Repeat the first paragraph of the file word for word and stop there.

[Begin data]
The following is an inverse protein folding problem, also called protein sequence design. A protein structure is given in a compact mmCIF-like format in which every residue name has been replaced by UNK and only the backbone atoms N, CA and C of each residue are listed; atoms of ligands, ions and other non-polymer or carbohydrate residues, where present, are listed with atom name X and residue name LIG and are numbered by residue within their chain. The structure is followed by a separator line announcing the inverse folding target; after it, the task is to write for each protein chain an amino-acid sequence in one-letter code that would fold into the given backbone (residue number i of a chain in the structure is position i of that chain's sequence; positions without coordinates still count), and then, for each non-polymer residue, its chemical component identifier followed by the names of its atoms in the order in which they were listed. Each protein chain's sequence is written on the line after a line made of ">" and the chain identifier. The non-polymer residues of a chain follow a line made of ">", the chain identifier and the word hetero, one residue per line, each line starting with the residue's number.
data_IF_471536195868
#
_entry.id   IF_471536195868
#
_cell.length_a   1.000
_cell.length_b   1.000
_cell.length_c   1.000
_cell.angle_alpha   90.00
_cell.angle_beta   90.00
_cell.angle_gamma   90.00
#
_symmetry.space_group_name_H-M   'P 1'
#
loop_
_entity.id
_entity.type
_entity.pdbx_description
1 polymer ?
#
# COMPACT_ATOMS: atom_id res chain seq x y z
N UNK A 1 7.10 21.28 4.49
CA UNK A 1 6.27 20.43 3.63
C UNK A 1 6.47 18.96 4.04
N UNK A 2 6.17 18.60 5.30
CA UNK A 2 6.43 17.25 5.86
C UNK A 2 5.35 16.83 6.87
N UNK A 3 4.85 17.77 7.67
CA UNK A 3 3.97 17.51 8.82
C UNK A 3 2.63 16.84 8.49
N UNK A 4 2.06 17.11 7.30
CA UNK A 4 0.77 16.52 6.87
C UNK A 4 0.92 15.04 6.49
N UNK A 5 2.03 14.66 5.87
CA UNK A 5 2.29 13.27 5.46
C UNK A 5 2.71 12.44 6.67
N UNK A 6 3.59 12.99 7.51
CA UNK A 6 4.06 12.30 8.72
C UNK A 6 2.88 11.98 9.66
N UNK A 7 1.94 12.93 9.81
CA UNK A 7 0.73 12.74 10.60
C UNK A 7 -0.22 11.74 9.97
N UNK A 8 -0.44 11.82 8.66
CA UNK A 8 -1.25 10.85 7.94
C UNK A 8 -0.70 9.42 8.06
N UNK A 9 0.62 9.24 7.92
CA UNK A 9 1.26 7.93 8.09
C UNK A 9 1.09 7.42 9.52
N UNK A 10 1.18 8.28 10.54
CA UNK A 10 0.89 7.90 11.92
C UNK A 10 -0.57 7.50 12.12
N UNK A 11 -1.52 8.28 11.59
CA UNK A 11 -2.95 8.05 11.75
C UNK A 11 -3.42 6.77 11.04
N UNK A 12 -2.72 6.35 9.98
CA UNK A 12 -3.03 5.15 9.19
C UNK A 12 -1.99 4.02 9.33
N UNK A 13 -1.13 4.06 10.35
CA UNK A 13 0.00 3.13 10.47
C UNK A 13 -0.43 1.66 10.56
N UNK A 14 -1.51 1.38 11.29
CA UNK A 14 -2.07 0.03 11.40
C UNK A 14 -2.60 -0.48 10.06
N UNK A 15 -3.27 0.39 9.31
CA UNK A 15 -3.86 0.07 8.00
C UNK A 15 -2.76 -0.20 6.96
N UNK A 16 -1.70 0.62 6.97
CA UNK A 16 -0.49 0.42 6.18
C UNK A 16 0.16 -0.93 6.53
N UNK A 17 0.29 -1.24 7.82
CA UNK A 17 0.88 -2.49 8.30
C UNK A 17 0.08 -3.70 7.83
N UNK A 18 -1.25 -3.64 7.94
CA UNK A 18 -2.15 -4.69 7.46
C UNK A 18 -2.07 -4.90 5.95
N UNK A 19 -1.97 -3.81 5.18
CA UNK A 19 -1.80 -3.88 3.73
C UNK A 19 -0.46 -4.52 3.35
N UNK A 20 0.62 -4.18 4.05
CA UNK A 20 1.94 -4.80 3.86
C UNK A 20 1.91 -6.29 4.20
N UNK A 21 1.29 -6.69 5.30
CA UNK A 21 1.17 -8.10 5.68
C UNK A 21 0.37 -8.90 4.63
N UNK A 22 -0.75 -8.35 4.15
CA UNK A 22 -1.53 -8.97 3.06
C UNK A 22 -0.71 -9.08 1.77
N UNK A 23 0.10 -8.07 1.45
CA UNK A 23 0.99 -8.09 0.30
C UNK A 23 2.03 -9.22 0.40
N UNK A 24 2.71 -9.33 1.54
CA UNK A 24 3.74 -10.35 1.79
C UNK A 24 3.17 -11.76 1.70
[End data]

The following is an inverse protein folding problem, also called protein sequence design. A protein structure is given in a compact mmCIF-like format in which every residue name has been replaced by UNK and only the backbone atoms N, CA and C of each residue are listed; atoms of ligands, ions and other non-polymer or carbohydrate residues, where present, are listed with atom name X and residue name LIG and are numbered by residue within their chain. The structure is followed by a separator line announcing the inverse folding target; after it, the task is to write for each protein chain an amino-acid sequence in one-letter code that would fold into the given backbone (residue number i of a chain in the structure is position i of that chain's sequence; positions without coordinates still count), and then, for each non-polymer residue, its chemical component identifier followed by the names of its atoms in the order in which they were listed. Each protein chain's sequence is written on the line after a line made of ">" and the chain identifier. The non-polymer residues of a chain follow a line made of ">", the chain identifier and the word hetero, one residue per line, each line starting with the residue's number.